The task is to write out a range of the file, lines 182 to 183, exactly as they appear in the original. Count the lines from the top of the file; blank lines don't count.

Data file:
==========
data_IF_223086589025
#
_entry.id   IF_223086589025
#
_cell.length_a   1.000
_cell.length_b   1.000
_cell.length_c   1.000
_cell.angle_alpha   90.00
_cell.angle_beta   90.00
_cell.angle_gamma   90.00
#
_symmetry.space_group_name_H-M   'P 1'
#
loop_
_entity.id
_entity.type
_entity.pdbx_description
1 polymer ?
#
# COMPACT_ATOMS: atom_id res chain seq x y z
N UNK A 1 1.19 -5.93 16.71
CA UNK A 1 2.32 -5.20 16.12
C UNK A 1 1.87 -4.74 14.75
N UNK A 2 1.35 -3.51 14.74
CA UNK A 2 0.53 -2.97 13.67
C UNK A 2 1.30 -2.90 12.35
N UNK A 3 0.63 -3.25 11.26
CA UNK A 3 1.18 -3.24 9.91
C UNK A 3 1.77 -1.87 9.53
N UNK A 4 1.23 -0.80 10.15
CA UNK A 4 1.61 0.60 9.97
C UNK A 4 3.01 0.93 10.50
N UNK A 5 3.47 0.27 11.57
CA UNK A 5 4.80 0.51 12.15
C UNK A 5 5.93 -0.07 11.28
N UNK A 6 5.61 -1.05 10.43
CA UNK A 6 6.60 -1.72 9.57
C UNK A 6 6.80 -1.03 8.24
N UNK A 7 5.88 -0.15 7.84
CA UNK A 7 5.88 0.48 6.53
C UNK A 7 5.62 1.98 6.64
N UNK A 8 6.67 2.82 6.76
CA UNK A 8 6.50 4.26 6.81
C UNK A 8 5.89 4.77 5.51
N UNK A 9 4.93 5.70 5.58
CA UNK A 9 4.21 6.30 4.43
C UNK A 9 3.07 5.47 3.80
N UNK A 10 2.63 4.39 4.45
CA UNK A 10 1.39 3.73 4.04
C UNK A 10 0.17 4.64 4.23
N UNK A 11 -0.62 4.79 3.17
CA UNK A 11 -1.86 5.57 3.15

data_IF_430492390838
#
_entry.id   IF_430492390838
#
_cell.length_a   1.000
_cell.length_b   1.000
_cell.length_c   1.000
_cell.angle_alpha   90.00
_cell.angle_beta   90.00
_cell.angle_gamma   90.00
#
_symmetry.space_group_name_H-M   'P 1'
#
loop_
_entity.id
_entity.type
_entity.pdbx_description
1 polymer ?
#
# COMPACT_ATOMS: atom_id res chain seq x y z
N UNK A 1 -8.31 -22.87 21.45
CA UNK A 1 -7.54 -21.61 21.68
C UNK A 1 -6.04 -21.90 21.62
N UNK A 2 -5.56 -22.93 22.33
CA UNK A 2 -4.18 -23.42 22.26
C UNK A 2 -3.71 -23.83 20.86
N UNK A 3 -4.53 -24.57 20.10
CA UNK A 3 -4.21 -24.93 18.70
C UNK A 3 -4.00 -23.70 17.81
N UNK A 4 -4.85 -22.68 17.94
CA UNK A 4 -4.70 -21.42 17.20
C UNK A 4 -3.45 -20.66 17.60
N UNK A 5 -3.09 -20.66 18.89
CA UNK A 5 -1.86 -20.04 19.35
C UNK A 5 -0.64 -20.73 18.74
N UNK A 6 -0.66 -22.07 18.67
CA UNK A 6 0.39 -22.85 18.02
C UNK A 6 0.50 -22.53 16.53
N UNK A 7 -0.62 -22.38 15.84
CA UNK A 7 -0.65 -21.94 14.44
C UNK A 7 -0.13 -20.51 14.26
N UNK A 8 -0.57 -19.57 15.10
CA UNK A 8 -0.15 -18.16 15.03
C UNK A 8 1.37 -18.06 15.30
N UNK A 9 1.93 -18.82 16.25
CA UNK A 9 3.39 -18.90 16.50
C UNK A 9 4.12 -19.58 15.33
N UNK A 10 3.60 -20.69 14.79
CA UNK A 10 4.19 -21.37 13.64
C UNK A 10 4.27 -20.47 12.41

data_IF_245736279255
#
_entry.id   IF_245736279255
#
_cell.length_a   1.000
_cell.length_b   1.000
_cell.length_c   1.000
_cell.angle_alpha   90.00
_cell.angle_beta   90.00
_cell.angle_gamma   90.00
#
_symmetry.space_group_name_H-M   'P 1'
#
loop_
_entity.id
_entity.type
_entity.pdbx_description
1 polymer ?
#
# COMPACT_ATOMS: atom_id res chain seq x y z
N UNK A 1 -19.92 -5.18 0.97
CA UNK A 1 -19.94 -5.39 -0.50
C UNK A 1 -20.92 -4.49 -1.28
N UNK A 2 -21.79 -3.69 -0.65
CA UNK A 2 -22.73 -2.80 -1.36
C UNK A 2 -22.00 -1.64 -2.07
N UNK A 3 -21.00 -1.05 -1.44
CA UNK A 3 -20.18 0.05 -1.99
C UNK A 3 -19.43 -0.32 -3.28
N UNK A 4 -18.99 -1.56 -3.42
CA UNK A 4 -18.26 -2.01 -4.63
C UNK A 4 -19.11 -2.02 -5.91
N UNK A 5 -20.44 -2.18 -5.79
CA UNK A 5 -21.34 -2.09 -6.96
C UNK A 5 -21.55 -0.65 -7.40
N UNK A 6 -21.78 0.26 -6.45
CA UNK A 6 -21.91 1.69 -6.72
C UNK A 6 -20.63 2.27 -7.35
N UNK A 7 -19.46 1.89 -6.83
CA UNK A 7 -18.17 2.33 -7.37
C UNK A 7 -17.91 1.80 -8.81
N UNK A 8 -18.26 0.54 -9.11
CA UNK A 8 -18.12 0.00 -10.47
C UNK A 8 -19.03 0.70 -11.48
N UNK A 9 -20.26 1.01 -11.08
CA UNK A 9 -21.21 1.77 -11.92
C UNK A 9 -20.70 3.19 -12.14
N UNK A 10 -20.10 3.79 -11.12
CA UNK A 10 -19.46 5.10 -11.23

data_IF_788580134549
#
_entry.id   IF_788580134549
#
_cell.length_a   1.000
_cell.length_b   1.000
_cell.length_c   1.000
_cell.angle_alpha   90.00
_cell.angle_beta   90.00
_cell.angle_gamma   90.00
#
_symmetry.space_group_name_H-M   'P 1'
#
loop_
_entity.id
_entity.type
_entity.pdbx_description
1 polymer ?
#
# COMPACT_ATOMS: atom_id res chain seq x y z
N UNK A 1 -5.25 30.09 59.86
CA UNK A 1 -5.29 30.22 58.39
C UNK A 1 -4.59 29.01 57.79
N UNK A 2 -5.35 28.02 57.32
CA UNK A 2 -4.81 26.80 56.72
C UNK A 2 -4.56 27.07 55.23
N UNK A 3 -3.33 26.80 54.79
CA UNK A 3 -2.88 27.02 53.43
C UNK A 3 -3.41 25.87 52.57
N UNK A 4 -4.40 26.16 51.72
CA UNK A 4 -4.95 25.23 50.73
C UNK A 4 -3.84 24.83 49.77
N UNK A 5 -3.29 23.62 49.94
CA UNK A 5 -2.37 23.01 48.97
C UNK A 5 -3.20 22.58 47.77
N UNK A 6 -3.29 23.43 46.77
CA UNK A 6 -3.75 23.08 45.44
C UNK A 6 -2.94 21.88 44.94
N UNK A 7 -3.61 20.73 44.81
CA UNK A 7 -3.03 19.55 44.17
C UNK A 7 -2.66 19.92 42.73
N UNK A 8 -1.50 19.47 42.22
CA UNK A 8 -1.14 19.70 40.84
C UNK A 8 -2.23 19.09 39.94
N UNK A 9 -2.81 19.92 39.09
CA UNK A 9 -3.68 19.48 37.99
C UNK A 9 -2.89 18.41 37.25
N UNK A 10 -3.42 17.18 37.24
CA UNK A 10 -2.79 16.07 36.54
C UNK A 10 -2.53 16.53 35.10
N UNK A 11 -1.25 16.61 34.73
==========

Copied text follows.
CA UNK A 4 -4.95 25.23 50.73
C UNK A 4 -3.84 24.83 49.77